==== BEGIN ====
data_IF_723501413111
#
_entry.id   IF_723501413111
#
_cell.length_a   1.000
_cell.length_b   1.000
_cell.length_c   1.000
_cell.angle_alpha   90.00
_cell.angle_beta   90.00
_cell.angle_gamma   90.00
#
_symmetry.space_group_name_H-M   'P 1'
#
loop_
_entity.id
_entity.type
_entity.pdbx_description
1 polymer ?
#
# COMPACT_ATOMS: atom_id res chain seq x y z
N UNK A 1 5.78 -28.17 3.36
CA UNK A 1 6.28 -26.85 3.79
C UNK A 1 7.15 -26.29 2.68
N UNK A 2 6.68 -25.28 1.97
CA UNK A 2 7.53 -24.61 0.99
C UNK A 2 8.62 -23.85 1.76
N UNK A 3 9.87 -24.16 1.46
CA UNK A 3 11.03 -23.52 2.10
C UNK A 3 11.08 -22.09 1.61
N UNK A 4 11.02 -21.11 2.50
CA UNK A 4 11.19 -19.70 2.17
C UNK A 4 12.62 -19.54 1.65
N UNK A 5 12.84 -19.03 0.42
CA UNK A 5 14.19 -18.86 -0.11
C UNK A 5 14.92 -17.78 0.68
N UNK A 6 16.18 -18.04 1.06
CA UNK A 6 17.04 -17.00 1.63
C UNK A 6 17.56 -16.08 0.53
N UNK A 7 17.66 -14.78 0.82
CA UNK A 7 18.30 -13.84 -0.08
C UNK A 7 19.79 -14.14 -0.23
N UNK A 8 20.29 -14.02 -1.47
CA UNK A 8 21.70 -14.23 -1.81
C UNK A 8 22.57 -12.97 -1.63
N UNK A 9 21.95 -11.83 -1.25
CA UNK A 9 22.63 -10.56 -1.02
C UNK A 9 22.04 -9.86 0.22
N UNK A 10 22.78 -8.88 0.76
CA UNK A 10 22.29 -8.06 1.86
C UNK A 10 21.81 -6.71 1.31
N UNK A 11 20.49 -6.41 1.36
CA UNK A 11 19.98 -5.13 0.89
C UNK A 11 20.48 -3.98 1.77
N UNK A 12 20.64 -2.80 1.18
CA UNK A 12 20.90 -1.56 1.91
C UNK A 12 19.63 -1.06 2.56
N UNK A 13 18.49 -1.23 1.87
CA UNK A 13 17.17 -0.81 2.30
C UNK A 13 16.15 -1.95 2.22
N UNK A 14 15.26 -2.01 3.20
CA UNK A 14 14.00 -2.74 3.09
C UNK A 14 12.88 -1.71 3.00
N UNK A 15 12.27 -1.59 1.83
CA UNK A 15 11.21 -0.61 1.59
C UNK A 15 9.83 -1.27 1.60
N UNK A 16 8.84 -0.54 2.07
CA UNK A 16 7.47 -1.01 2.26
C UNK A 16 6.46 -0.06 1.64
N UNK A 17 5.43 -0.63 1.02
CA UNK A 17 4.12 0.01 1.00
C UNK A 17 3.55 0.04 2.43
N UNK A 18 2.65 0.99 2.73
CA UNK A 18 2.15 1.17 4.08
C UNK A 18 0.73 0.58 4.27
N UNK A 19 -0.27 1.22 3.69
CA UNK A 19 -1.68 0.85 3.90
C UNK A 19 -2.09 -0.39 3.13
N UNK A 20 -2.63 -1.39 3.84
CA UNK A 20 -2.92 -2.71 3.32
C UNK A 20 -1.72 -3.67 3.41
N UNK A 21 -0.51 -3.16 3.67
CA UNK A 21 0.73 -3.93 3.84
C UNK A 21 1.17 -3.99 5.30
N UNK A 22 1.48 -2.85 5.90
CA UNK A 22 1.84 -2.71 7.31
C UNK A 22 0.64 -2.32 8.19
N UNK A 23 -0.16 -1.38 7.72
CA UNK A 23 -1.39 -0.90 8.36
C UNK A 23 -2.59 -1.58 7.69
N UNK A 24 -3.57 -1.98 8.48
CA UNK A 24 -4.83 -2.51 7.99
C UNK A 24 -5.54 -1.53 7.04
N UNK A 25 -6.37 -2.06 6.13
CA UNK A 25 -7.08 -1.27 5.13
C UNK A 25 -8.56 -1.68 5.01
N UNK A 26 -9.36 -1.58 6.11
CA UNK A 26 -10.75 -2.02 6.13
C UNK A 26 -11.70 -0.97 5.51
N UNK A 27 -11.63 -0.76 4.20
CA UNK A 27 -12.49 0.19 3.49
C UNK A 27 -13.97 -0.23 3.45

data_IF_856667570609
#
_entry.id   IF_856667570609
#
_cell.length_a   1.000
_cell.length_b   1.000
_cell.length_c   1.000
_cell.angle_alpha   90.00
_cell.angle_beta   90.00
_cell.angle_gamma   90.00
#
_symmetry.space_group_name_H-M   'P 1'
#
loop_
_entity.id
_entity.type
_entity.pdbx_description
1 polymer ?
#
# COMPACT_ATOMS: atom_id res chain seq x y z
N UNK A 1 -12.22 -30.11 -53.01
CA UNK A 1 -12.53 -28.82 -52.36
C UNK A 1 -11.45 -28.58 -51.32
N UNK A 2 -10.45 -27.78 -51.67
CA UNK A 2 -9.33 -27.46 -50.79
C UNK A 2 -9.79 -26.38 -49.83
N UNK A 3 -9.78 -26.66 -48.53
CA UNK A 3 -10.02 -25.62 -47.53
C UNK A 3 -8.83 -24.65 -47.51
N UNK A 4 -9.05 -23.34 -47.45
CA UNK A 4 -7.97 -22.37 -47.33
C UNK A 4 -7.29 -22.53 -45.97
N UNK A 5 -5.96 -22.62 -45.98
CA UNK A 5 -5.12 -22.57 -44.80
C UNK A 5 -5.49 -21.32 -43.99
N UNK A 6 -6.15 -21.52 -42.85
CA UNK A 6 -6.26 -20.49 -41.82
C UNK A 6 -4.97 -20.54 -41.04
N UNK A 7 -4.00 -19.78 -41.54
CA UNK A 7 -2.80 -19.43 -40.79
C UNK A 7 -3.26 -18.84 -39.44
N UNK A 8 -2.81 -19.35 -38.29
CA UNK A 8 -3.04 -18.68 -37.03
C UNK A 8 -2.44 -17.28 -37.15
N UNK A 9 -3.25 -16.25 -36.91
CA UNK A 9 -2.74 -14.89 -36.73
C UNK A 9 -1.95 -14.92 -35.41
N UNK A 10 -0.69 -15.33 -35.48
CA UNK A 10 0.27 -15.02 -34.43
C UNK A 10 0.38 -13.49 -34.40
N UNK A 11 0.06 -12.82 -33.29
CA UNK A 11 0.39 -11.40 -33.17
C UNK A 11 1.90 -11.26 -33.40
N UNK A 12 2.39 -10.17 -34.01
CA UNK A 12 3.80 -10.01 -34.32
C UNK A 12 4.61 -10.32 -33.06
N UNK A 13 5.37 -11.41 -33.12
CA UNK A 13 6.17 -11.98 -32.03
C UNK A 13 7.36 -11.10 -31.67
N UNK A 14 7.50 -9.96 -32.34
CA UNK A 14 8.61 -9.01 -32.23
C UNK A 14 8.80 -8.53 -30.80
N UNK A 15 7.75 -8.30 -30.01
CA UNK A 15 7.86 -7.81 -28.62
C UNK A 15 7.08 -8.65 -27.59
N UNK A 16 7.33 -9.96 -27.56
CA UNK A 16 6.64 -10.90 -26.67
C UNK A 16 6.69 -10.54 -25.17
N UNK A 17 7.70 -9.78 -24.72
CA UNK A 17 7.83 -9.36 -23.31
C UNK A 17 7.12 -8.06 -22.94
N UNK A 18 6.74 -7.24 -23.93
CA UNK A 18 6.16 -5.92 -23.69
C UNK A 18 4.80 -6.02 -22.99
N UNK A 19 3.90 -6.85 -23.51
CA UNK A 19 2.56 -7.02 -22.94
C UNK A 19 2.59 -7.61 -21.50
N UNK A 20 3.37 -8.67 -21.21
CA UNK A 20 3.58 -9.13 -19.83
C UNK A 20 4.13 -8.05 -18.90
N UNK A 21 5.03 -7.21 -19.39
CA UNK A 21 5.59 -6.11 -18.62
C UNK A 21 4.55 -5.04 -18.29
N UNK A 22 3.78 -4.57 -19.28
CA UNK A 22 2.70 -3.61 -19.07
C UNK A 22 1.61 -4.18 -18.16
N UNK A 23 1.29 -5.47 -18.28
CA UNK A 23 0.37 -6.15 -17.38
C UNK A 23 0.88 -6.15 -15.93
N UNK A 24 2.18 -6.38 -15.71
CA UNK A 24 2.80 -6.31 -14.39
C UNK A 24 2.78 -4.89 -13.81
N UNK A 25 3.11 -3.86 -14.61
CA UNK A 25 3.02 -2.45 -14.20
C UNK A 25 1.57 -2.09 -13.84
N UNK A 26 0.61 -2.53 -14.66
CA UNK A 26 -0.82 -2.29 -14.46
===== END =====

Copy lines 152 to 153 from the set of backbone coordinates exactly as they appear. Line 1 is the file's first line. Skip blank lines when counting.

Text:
N UNK A 11 0.06 -12.82 -33.29
CA UNK A 11 0.39 -11.40 -33.17